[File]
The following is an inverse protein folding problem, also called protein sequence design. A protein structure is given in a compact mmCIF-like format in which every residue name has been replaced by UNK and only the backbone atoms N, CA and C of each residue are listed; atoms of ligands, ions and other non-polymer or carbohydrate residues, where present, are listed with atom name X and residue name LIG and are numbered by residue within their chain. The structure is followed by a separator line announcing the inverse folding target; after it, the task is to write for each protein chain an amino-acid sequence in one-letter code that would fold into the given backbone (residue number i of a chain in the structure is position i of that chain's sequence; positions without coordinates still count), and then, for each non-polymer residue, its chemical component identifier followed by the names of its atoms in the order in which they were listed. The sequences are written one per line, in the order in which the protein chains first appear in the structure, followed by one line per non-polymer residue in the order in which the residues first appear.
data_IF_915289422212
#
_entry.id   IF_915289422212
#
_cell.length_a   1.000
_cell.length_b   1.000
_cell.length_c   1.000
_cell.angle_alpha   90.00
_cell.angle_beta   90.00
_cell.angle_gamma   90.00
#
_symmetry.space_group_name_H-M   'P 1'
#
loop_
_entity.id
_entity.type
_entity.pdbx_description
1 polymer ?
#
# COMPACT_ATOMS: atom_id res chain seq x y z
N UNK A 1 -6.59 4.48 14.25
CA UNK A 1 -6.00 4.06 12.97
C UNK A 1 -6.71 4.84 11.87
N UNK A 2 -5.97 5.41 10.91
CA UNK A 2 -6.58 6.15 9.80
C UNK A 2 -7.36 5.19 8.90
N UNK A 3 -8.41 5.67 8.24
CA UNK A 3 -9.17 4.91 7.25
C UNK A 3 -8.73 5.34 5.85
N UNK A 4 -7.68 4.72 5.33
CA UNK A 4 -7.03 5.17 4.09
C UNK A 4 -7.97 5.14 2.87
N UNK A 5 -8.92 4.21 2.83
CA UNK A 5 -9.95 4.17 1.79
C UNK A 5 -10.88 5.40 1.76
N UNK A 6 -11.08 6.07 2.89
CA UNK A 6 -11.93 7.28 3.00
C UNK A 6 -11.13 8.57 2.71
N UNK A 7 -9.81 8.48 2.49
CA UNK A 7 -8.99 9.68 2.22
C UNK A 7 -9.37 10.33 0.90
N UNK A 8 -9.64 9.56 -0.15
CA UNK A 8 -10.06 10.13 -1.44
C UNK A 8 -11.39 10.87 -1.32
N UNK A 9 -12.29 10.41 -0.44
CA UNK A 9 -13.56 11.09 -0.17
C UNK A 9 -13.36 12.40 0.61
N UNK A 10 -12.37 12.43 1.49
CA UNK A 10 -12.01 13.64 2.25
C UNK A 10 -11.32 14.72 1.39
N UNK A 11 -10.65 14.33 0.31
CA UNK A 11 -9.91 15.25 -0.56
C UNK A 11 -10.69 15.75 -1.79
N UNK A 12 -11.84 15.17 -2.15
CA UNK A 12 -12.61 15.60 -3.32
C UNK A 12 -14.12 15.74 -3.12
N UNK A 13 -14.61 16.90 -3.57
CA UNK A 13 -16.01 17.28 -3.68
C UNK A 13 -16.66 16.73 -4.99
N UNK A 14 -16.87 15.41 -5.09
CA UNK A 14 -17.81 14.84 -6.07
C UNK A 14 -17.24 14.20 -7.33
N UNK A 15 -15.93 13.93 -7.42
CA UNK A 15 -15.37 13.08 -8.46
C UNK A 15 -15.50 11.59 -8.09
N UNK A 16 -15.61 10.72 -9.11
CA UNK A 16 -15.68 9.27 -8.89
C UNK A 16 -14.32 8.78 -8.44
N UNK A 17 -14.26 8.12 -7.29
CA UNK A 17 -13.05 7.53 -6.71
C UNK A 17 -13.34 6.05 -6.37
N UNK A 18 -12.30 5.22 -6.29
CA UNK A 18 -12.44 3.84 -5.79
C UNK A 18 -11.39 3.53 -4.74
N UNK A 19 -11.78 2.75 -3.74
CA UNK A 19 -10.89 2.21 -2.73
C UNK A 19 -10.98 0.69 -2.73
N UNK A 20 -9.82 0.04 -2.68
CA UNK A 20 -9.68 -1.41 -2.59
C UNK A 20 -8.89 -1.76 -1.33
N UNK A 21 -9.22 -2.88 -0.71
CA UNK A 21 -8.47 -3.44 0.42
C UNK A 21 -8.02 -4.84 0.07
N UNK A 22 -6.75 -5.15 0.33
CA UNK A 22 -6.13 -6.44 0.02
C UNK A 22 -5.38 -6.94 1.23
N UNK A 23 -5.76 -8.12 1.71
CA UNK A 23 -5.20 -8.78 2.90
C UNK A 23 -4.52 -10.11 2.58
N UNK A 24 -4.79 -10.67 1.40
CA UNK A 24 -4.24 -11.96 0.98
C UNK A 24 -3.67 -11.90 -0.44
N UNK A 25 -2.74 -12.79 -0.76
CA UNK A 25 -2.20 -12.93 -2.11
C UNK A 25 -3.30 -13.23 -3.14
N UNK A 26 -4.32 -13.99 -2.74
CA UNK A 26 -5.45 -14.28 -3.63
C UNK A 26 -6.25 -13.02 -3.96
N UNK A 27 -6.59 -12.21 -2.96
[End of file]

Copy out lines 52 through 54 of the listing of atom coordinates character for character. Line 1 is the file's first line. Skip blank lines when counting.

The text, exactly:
N UNK A 11 -10.65 14.33 0.31
CA UNK A 11 -9.91 15.25 -0.56
C UNK A 11 -10.69 15.75 -1.79